Now, let me take you to the land of the rising sun. In Japan, talent scours tour schools looking for teenagers who have a certain spark -- something which sets them out from their friends. Beauty is usually that spark. These people are then trained for three months in fame, and then turned into media stars. Of course, this is the a dream come true for the girl or boy next door types, who enjoy every minute of it, appearing on everything from the latest TV game shows to walk-on parts in films to advertising on soft-drinks bill boards.

After about six months, new stars appear and the old ones go back to whatever it was they were doing beforehand (unless they’re offered another job in the media), without any questions asked and forgotten. Why Money for the companies. Immoral? Yes and no depending on your point of view. What does all this have to do with dreams?

Think about it. Two different parties can directly effected in a dream kind of sense. The teenagers of course would be dying to be given the chance for a bit of stardom - for no matter how long. But I suppose the most injured party might be teenagers in the 12-15 year old age bracket - and we all know the kind of thing which takes place at time of life.

Now put that into a larger scale. How many kids experience dreams concerning these corporate ‘idols’, and how many times these dreams are dashed. The whole thing stinks. We could sit back and arrogantly say ‘that could never happen here’.

But it is already happening. Right now, such people do need to have some talent, but slowly our screen are being filled with teenagers who are usually here today and gone tomorrow. Media personalities such as Sonia, The Reynolds Girls and multitude of rap and house ‘stars’. Anyone remember Lina Zavaroni? Aled Jones? Ok, so this group aren’t exactly the stuff of every teenager’s fantasies - but it can’t be too long …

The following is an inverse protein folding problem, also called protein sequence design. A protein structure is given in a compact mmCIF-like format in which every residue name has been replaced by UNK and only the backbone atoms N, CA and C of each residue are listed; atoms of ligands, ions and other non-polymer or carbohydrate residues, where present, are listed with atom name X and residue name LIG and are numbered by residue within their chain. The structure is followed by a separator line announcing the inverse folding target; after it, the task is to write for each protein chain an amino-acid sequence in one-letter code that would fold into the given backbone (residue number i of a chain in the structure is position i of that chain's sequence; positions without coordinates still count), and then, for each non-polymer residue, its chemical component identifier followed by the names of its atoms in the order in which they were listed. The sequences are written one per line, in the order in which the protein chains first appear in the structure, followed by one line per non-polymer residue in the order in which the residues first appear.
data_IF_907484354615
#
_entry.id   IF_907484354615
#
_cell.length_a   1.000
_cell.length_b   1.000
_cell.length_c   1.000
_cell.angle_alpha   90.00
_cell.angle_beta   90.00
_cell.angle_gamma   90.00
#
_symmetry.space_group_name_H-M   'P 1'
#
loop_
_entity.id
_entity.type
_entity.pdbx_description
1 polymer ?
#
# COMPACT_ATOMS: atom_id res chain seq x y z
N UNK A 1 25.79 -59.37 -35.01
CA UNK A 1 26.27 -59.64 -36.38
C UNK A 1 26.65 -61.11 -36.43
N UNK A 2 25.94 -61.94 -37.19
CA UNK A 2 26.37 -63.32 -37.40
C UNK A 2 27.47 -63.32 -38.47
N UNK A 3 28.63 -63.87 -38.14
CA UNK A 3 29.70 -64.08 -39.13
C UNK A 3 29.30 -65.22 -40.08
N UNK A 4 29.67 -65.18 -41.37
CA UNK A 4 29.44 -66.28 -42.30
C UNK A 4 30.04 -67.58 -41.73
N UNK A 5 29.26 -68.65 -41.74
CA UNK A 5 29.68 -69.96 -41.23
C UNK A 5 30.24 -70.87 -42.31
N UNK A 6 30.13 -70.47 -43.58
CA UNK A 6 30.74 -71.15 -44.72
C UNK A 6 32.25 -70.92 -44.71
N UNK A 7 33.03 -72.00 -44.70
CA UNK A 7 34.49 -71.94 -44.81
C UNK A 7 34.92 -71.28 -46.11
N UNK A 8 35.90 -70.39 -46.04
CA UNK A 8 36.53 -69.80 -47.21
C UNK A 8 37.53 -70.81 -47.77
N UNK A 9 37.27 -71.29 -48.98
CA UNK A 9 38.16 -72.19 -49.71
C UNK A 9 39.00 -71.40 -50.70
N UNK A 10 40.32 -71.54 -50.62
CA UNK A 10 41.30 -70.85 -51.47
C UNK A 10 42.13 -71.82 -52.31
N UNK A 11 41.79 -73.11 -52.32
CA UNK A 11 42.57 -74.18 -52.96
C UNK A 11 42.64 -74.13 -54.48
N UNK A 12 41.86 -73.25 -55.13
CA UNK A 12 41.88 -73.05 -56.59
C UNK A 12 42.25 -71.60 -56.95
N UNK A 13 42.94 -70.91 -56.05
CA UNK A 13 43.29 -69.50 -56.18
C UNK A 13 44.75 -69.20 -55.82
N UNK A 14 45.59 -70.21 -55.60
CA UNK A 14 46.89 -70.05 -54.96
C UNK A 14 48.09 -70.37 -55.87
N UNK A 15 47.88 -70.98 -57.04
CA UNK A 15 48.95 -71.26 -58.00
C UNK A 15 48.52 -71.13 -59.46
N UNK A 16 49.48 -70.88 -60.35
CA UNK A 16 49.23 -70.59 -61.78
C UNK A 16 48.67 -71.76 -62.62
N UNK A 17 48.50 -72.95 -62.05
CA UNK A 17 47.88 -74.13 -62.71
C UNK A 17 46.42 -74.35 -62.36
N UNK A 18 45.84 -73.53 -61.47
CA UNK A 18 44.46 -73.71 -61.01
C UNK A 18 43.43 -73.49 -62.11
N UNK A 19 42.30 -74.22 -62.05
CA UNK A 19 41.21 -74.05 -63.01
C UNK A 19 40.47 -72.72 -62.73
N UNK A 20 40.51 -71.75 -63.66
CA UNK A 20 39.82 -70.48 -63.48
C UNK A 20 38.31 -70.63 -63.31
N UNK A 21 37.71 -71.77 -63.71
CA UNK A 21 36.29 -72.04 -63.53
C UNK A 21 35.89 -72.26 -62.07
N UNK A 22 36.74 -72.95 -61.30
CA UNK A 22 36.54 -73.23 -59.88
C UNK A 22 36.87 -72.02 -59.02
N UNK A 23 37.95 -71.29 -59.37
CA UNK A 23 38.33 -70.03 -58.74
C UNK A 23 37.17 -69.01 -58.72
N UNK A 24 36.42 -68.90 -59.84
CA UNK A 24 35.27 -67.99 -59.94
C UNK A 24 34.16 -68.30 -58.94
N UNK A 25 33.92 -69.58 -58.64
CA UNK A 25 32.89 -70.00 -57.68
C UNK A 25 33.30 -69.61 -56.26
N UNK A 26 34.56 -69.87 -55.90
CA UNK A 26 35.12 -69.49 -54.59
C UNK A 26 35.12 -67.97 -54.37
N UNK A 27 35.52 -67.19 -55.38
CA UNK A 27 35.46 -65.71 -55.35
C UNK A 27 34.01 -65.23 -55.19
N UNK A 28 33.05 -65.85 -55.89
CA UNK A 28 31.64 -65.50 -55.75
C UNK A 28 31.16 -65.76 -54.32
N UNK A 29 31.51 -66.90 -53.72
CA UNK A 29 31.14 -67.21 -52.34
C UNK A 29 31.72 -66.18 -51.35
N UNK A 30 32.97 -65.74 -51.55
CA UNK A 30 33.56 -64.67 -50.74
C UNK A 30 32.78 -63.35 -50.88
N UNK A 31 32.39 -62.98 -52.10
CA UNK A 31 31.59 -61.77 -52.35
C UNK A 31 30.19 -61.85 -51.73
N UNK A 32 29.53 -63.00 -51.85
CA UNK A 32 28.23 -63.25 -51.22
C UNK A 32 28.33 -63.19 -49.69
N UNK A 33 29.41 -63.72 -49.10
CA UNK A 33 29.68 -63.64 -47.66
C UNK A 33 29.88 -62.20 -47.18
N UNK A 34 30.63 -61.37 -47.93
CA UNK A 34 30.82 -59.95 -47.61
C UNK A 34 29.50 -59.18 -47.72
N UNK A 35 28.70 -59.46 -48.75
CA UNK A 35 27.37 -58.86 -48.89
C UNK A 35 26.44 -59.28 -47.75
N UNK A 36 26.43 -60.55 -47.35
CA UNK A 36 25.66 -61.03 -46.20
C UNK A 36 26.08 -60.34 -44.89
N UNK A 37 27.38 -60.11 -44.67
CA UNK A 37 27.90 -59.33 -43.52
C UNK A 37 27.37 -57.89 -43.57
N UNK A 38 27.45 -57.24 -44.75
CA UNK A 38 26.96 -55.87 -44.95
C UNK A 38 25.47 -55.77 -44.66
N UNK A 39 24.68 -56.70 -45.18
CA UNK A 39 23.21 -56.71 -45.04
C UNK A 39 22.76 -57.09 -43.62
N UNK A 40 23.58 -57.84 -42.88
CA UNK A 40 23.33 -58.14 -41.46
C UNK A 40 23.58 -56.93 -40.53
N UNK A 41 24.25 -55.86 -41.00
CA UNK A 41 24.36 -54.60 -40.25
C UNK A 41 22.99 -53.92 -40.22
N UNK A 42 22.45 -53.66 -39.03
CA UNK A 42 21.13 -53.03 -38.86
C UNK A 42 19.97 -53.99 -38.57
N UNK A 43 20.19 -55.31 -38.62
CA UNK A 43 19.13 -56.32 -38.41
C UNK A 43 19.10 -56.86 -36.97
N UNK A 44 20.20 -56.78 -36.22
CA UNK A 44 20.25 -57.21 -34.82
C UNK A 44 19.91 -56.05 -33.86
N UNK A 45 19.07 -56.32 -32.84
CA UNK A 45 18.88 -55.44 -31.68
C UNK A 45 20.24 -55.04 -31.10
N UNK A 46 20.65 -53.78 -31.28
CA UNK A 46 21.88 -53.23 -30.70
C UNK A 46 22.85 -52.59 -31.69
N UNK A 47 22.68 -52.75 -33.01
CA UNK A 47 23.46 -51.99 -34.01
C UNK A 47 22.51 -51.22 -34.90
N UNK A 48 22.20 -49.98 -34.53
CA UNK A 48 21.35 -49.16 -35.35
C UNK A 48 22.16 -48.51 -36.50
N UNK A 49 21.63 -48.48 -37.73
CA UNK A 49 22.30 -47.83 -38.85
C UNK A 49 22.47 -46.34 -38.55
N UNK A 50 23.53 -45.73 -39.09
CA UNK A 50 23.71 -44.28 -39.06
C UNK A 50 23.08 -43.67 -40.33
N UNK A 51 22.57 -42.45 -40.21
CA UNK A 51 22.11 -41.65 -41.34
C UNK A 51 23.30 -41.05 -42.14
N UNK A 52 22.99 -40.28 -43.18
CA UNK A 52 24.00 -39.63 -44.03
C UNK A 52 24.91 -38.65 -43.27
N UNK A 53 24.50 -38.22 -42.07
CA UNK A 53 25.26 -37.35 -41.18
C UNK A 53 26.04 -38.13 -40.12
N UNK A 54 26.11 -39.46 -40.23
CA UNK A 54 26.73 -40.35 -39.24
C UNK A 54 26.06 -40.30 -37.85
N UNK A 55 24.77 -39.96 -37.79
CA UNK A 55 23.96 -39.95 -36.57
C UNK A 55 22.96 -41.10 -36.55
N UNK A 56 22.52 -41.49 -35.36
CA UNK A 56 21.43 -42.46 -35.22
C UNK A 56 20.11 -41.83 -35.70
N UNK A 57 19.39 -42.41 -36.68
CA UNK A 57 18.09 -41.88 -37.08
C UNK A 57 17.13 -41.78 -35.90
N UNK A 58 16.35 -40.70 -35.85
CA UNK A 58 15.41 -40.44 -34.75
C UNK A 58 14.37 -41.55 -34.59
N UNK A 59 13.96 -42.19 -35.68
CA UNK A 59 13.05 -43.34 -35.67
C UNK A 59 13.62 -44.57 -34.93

But what about the other type of hype mobile? It for now all to easy for people in the media to enter everyone’s dreams and aspirations both unconscious conscious. Let’s take the hype-queen Madonna for example. In 1984. She sang at Live-Aid and the answer to that name would be Who? In 1991, Cannes in France stopped when she went for a job. Why? Popularity. Why? Newspapers and TV seemed to be have fed on her like leech -- so now she’s like a god and as much of a household name.

And why does she hold such a position? Because the masses read and buy newspapers who treat her like royalty - they give the masses what they want. But why do the masses want the info? Because they like the records. Well maybe -- at the beginning but the beginning, now I believe, it’s gone beyond that - could it now also be because people not only desire her, but also her lifestyle. That she has become an idol? OK, so her popularity started from her records, but what about Michaela Strachan?

She was harassed to the point that might have meant her death by a man who believed that when she appeared on TV, she was actually talking to him personally. I know that he must have been strange in the head (perhaps stranger than me) but it does show what might happen if we lose the divide between reality and fantasy. And as the media develops, the smaller this divide will get -- meaning that these situations will develop even further.

Let me take you again into the realms of science fiction. As NASA right now, a new system is being developed called Virtual Reality - or Virtuality for short. The briefest description is that it is a large piece of computer technology built into a headset which also contains two liquid crystal screens at two points which correspond with where the eyes will go. The screens show what you would see in this computer generated world. You may have seen one on Gamesmaster the other week or Tomorrow’s World last Friday the other week.

Simply put, these give a sensory computer generated world which is totally divorced from our ’reality’. I’m probably not explaining it very well, but, hey, I’m no scientist. Say a company is trying to sell kitchens, but does not have enough room for a show room -- or if they design kitchens made to measure, they merely have to programme the computer and the customer can actually walk around this new kitchen and note any changes they would like to make -- without even having to construct it.